Tuesday, October 27, 2015

PATTI SMITH | Reading M Train

I'm reading Patti Smith's M Train slowly, allowing her voice to flow through me. This is what happens when the writer has a distinct "voice" in their writing. I stop, and I want to "listen" to that voice in my head. I want the process to be comfortable, and allow it as much time as it needs. That's how I feel right now as I'm reading M Train.

My bias for travel makes me think of this book as travel writing. Yes, in this book, she writes about the various places she had been. She doesn't quite do the usual tourist destinations. There is a method to her journeys, and it is usually to follow the footsteps of a writer, or an artist. She took a photo of Frida Kahlo's bed, she took a photo of the chair Robert Bolano sat in. She traveled to laid stones on Jean Genet's grave.

I am reminded of how someone asked me last year, after my trip to Paris - Did you visit the Eiffel Tower? No, I did not. And there was a questioning look. Who goes to Paris and not go see the Eiffel Tower?

But why do I need to? Our journey is ours, and all we truly need to do, is to listen to the whispers in our hearts. To follow that voice that tells us where to go, and what to see. Who cares what is written in the guide books or tripadvisor? Your own yearning should be the true compass.

This is why I enjoy this series of Patti Smith's journeys. She is guided by her own yearnings, her own idiosyncrasies. There is not greater testimony to a life lived true to oneself.

2014 Interview with Carrie Brownstein

I'm waiting for Carrie Brownstein's memoir to arrive at the local bookstores. As the publicity rolls out for the book, I found this 2014 interview with Carrie - it's great to see her articulate, witty, and very, very funny.

She just makes you want to pack up and move to Portland:

Interviewer: “Do you have a distinct impression of Portland when you were growing up?”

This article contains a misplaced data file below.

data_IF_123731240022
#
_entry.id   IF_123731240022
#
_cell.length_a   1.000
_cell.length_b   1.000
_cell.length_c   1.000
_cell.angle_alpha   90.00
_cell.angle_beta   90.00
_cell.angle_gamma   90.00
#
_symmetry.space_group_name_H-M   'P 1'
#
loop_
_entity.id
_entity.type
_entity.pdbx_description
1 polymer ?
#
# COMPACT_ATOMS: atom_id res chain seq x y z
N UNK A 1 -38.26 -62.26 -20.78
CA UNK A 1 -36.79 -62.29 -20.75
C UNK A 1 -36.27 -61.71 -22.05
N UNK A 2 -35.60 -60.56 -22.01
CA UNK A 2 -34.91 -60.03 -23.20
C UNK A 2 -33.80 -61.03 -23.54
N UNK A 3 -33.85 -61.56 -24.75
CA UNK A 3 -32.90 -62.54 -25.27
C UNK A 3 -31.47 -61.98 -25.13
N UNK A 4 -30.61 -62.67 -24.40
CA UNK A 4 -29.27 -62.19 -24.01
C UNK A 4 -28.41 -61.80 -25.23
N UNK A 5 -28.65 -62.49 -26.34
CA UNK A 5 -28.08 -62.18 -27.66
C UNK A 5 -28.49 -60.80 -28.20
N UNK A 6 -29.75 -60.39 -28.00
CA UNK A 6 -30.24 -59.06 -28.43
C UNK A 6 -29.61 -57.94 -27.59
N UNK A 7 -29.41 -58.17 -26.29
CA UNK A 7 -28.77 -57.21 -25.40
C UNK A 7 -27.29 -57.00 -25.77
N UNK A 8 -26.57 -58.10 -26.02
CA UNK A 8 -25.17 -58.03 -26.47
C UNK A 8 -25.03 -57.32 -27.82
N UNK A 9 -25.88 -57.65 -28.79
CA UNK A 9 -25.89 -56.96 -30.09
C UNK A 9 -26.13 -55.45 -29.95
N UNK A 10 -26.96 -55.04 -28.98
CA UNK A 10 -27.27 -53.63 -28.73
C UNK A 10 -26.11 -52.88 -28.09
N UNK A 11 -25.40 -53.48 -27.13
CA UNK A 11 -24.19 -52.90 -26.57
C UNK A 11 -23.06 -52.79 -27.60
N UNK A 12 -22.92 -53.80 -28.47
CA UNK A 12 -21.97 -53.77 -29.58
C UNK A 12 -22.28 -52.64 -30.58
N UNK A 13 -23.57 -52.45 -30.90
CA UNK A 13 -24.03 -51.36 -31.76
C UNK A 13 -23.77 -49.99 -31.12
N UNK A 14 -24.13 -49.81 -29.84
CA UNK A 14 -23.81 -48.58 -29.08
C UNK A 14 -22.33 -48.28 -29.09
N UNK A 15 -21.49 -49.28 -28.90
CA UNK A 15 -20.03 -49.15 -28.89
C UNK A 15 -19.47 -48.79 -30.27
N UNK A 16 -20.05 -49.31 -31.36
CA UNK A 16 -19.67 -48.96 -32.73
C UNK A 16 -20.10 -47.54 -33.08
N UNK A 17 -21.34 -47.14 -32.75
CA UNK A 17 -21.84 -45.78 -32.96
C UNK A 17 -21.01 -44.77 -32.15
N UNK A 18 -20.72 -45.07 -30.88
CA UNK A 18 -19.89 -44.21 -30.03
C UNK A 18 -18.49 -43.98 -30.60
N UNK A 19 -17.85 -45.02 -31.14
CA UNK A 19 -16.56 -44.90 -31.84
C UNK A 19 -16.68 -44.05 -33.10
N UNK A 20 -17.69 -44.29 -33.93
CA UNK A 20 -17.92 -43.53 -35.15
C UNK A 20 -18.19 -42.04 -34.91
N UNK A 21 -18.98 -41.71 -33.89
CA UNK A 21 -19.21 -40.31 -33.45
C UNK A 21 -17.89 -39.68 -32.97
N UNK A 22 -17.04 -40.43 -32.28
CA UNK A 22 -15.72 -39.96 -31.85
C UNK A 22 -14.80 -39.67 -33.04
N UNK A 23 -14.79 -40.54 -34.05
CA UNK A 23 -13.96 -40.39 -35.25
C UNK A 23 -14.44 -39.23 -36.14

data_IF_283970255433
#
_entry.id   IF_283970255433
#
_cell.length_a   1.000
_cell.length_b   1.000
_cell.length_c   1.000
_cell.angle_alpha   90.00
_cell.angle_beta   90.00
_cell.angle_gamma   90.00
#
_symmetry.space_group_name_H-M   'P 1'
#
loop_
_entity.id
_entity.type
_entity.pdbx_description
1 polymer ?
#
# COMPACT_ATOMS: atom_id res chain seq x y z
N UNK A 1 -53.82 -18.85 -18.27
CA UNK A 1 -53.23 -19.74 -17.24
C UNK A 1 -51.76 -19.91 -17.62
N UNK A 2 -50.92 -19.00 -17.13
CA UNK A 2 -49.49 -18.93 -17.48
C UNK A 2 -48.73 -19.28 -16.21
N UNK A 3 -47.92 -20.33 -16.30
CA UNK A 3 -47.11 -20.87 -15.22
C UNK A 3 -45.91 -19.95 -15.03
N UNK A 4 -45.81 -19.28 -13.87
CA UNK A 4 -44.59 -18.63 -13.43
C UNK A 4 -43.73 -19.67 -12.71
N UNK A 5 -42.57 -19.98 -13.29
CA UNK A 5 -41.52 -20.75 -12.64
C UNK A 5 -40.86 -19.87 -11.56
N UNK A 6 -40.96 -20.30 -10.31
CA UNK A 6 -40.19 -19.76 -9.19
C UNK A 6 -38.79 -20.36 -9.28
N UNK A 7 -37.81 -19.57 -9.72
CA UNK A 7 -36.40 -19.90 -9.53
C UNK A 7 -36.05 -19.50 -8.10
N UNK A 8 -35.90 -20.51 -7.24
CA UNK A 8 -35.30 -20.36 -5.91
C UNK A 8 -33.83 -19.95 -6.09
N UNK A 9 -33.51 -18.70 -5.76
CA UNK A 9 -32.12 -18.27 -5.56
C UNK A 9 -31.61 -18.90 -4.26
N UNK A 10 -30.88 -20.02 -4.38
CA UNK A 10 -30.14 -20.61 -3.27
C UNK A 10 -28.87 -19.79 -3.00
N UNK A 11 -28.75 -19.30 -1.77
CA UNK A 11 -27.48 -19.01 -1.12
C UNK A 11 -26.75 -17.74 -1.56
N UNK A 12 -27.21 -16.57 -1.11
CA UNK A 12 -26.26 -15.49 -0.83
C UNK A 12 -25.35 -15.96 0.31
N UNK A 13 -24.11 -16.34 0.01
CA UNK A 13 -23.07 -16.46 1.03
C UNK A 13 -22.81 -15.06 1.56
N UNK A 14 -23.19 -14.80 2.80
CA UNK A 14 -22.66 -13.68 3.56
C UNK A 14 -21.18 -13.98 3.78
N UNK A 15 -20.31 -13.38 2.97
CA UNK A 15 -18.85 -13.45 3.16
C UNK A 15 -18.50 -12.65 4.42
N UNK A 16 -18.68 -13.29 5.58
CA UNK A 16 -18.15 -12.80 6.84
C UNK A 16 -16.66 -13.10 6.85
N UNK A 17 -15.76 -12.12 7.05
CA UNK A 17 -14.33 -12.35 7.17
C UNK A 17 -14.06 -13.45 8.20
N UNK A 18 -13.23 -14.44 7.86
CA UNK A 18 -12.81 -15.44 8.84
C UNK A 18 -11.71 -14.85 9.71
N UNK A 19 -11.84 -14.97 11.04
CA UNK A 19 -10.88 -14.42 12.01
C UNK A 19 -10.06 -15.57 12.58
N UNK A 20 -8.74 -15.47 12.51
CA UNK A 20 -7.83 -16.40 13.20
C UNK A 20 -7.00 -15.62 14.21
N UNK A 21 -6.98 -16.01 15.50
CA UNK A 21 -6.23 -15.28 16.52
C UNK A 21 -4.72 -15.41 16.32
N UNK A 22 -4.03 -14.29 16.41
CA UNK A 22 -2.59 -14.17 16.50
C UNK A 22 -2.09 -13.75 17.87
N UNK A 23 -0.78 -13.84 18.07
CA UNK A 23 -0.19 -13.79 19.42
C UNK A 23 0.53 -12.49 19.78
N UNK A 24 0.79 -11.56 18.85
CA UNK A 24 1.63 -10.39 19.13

Carrie: “No, I didn’t even know it existed.”

Carrie: “Portland is a city, seems like it’s designed by an eight year old. If you imagine asking a kid like, ‘What do you want for your city?’

‘Well, I want my house to painted blue. With a yellow trim. And all the buildings will look like Lego. All the people will wait in line. To vote? No, for ice cream. And, you know what? I’ll never have to dress up. I’ll never have to put on a suit. All the adults will play bass guitars. And have a donut shop. What will the donuts be shaped like? Like penises’.”

And I have not met many people who truly use 'flummoxed' in conversation. Well played.

Friday, October 02, 2015

New York Times, on Patti Smith's M Train

Michiko Kakutani, on Patti Smith's M Train:

“M Train” feels more like a look at the past through a rearview mirror. Ms. Smith writes of feeling “a longing for the way things were.” She writes about ghosts drawing us away from the present. She writes about singing “What a Wonderful World” for Fred at his memorial service and she writes about realizing that she is now older than Fred when he died — and older than many of her departed friends.

“I’m going to remember everything,” she thinks, “and then I’m going to write it all down. An aria to a coat. A requiem for a cafe.” An eloquent — and a deeply moving — elegy for what she has “lost and cannot find” but can remember in words.

[ Full essay ]